The Dramatic Tale of how India was Mapped and Everest was Named
The Great Indian Arc of the Meridian, begun in 1800, was the longest measurement of the earth's surface ever to have been attempted. Its 1600 miles of inch-perfect survey took nearly fifty years, cost more lives than most contemporary wars, and involved equations more complex than any in the pre-computer age.
This is a vivid description of one of the most ambitious scientific projects undertaken in the 19th century, and the men who undertook the measurement of the Himalayas and the mapping of the Indian subcontinent: William Lambton and George Everest.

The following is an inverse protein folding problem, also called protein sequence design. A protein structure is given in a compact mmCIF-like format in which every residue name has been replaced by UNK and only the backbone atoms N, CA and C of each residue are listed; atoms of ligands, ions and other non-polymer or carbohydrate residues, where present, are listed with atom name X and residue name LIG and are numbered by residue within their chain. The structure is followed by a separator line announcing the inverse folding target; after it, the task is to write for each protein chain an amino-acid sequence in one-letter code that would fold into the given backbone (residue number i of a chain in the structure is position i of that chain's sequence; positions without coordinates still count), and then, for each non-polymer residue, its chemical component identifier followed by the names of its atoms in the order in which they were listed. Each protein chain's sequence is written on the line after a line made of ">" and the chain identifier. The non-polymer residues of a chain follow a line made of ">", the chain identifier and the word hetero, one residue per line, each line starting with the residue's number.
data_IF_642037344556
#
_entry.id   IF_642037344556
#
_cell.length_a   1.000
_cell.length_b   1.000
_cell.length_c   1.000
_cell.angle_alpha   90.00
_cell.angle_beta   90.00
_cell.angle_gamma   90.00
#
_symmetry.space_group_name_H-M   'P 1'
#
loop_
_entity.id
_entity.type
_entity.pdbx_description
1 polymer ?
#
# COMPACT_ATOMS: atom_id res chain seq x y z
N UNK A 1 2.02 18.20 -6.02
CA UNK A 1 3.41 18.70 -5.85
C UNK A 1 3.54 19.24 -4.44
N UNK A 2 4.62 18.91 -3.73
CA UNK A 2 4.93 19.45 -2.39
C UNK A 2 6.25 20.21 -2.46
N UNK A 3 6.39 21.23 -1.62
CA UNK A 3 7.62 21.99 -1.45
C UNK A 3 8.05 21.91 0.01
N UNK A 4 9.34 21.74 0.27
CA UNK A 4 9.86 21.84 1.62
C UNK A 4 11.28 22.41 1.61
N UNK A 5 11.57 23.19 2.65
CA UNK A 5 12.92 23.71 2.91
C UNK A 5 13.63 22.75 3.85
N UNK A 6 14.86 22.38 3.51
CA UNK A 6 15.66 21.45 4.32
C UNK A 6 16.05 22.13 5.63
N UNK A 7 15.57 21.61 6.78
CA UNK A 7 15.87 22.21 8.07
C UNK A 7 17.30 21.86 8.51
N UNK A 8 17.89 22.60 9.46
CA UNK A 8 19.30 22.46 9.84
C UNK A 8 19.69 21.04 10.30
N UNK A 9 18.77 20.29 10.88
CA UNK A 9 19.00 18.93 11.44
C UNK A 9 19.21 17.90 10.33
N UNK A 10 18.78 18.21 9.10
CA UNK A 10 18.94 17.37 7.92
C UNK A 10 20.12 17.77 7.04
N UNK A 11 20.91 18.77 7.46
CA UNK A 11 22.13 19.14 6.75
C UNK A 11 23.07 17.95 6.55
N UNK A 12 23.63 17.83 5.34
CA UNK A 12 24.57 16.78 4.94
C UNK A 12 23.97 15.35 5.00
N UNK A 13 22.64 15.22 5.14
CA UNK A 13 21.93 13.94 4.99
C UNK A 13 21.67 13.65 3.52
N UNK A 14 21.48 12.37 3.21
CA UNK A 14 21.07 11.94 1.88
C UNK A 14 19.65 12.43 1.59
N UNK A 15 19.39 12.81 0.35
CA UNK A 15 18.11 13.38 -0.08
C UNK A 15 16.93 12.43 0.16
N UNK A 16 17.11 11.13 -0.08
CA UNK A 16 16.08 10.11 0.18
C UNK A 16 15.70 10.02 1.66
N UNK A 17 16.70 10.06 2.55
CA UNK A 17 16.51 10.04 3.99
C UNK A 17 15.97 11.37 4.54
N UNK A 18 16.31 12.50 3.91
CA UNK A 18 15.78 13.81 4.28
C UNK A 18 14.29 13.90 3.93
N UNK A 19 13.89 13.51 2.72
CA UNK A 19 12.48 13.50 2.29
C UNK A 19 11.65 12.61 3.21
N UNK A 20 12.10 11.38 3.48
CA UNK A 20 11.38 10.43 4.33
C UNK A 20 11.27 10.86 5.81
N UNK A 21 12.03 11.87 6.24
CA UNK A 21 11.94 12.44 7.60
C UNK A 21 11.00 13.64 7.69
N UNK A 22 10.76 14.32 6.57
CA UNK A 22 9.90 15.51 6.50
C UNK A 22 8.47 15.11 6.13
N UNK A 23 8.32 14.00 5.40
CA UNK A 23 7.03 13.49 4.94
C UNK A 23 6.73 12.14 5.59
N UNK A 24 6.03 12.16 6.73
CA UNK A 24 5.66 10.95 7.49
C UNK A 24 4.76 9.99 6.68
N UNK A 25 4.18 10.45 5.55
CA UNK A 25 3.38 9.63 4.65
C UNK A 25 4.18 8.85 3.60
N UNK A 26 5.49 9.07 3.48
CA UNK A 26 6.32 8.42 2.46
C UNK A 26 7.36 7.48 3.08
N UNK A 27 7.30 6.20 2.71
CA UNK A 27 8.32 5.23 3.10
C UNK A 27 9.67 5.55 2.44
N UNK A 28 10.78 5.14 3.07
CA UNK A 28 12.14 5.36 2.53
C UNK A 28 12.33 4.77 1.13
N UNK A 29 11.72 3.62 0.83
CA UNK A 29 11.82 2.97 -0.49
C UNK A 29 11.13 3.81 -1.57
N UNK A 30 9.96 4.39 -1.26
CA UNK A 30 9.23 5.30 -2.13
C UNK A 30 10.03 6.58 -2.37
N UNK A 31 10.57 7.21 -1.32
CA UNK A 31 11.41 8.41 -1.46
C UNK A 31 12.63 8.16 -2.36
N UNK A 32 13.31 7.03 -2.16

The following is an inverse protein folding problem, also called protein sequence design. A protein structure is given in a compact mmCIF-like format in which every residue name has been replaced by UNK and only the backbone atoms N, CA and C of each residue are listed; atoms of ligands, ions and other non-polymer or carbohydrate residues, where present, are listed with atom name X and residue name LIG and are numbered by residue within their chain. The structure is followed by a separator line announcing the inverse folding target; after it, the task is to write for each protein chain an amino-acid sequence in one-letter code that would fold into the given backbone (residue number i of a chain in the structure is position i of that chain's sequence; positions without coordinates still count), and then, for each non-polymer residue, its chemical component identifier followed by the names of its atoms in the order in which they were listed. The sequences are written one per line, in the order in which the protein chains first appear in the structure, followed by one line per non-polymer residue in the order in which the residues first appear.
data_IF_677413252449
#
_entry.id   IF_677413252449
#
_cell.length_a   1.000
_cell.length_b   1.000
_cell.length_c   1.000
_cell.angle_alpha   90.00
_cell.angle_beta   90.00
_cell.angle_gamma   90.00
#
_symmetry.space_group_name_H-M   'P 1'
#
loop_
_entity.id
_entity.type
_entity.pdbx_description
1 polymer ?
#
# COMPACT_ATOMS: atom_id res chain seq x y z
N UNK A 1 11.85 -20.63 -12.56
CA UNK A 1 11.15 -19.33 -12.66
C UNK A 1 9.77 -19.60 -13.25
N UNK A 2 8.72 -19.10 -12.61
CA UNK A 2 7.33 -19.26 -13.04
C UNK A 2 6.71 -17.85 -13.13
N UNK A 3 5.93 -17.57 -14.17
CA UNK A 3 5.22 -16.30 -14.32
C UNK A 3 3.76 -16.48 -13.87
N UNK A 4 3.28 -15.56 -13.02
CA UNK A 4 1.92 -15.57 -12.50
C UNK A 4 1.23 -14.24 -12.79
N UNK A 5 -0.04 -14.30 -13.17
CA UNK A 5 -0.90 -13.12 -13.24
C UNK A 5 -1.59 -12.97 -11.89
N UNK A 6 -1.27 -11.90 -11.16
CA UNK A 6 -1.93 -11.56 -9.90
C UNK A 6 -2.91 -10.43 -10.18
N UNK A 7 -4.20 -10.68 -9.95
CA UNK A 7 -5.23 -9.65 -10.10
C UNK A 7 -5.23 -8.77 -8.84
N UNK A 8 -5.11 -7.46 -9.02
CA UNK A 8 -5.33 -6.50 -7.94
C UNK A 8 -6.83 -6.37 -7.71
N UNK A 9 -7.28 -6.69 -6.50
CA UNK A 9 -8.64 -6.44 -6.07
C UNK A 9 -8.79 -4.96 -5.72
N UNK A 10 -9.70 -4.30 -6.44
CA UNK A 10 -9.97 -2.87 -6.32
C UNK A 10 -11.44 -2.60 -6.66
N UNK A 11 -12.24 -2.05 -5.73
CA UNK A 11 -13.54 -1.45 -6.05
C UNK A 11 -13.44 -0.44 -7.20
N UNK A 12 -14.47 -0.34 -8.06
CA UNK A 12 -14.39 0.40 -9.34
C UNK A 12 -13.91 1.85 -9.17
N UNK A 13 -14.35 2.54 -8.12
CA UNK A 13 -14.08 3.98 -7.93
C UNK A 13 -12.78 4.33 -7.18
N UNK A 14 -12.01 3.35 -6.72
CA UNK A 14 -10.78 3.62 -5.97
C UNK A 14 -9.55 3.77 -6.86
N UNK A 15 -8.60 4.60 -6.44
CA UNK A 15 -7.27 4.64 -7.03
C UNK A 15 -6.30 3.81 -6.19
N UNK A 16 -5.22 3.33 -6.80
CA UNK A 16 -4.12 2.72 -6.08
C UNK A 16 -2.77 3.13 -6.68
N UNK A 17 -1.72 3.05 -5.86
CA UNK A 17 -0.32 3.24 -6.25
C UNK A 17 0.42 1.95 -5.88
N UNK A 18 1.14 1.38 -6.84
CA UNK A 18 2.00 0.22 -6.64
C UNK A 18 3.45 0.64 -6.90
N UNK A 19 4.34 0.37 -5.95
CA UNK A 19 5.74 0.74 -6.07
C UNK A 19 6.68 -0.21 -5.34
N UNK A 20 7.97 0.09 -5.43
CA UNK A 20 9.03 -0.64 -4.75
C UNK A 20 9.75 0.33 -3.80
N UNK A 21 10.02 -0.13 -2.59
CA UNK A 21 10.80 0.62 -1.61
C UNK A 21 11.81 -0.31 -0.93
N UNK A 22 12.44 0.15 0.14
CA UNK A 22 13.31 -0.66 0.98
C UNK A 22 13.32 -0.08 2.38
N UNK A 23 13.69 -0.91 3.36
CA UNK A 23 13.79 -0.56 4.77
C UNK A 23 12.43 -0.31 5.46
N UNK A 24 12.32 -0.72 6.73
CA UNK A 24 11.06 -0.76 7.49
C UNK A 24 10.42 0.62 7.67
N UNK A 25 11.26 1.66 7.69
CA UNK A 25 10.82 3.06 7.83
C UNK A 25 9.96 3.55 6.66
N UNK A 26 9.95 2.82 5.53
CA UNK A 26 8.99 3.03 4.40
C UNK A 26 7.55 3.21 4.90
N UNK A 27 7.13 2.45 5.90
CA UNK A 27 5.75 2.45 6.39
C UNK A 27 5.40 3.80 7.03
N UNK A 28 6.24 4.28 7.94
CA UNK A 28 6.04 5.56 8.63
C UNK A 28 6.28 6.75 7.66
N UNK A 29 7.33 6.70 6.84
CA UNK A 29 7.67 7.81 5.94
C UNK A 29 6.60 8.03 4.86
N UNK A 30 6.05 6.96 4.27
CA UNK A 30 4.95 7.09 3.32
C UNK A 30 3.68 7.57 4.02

The Great Arc made possible the mapping of the entire Indian subcontinent and the development of its roads, railways and telegraphs. India as we now know it was defined in the process. The Arc also resulted in the first accurate measurements of the Himalayas, an achievement which was acknowledged by the naming of the world's highest mountain in honour of Everest. More important still, by producing new values for the curvature of the earth's surface, the Arc significantly advanced our knowledge of the exact shape of our planet.